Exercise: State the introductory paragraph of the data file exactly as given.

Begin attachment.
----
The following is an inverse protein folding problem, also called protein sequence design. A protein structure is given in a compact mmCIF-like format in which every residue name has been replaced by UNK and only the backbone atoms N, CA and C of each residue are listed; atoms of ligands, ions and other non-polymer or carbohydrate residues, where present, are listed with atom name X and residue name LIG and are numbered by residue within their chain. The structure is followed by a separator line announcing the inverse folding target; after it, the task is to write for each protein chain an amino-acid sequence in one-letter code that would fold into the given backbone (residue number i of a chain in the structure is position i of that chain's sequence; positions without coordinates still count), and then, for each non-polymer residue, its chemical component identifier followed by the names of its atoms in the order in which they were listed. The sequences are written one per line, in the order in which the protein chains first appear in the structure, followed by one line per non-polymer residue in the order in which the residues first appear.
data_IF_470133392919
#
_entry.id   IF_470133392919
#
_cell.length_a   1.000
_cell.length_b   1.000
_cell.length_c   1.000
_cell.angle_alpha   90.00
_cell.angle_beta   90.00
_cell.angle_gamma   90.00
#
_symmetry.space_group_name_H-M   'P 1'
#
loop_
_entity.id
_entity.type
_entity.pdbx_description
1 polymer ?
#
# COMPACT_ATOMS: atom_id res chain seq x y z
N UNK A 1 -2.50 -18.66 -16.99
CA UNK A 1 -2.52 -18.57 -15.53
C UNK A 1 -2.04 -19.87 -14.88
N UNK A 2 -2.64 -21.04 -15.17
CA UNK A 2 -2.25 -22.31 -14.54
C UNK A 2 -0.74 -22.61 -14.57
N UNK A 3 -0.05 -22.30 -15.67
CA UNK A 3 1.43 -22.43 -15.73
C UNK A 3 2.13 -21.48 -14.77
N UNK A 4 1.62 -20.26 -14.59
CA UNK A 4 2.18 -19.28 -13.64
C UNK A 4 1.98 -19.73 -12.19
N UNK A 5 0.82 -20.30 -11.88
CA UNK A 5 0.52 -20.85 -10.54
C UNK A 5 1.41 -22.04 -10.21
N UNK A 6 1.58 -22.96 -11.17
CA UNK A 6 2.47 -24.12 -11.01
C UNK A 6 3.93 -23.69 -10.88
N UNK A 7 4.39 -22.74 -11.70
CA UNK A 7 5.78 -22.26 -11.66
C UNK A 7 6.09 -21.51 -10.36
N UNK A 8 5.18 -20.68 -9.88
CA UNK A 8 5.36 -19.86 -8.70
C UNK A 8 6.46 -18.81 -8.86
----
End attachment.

The following is an inverse protein folding problem, also called protein sequence design. A protein structure is given in a compact mmCIF-like format in which every residue name has been replaced by UNK and only the backbone atoms N, CA and C of each residue are listed; atoms of ligands, ions and other non-polymer or carbohydrate residues, where present, are listed with atom name X and residue name LIG and are numbered by residue within their chain. The structure is followed by a separator line announcing the inverse folding target; after it, the task is to write for each protein chain an amino-acid sequence in one-letter code that would fold into the given backbone (residue number i of a chain in the structure is position i of that chain's sequence; positions without coordinates still count), and then, for each non-polymer residue, its chemical component identifier followed by the names of its atoms in the order in which they were listed. The sequences are written one per line, in the order in which the protein chains first appear in the structure, followed by one line per non-polymer residue in the order in which the residues first appear.